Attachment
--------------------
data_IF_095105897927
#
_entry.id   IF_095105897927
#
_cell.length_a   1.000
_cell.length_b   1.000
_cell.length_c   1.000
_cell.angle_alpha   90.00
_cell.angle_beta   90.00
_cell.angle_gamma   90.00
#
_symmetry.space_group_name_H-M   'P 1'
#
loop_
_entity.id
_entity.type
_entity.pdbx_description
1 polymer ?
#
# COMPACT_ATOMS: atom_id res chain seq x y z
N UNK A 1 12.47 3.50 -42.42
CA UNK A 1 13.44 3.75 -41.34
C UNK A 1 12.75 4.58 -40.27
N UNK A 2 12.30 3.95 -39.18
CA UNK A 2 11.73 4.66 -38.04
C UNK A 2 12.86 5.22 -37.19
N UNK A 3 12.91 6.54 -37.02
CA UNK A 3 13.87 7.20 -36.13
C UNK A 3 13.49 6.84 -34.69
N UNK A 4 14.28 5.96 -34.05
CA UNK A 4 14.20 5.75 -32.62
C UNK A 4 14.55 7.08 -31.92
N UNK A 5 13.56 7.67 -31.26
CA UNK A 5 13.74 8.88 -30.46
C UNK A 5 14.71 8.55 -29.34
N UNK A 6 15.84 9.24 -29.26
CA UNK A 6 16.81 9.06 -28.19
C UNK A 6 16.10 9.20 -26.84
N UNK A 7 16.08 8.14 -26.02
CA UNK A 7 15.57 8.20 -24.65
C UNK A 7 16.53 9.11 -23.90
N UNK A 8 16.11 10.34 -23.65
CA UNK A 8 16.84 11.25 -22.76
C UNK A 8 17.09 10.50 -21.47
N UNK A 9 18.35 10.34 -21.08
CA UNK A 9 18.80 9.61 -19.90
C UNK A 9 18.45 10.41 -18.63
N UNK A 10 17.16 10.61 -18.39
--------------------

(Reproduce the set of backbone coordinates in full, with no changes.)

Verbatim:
data_IF_095105897927
#
_entry.id   IF_095105897927
#
_cell.length_a   1.000
_cell.length_b   1.000
_cell.length_c   1.000
_cell.angle_alpha   90.00
_cell.angle_beta   90.00
_cell.angle_gamma   90.00
#
_symmetry.space_group_name_H-M   'P 1'
#
loop_
_entity.id
_entity.type
_entity.pdbx_description
1 polymer ?
#
# COMPACT_ATOMS: atom_id res chain seq x y z
N UNK A 1 12.47 3.50 -42.42
CA UNK A 1 13.44 3.75 -41.34
C UNK A 1 12.75 4.58 -40.27
N UNK A 2 12.30 3.95 -39.18
CA UNK A 2 11.73 4.66 -38.04
C UNK A 2 12.86 5.22 -37.19
N UNK A 3 12.91 6.54 -37.02
CA UNK A 3 13.87 7.20 -36.13
C UNK A 3 13.49 6.84 -34.69
N UNK A 4 14.28 5.96 -34.05
CA UNK A 4 14.20 5.75 -32.62
C UNK A 4 14.55 7.08 -31.92
N UNK A 5 13.56 7.67 -31.26
CA UNK A 5 13.74 8.88 -30.46
C UNK A 5 14.71 8.55 -29.34
N UNK A 6 15.84 9.24 -29.26
CA UNK A 6 16.81 9.06 -28.19
C UNK A 6 16.10 9.20 -26.84
N UNK A 7 16.08 8.14 -26.02
CA UNK A 7 15.57 8.20 -24.65
C UNK A 7 16.53 9.11 -23.90
N UNK A 8 16.11 10.34 -23.65
CA UNK A 8 16.84 11.25 -22.76
C UNK A 8 17.09 10.50 -21.47
N UNK A 9 18.35 10.34 -21.08
CA UNK A 9 18.80 9.61 -19.90
C UNK A 9 18.45 10.41 -18.63
N UNK A 10 17.16 10.61 -18.39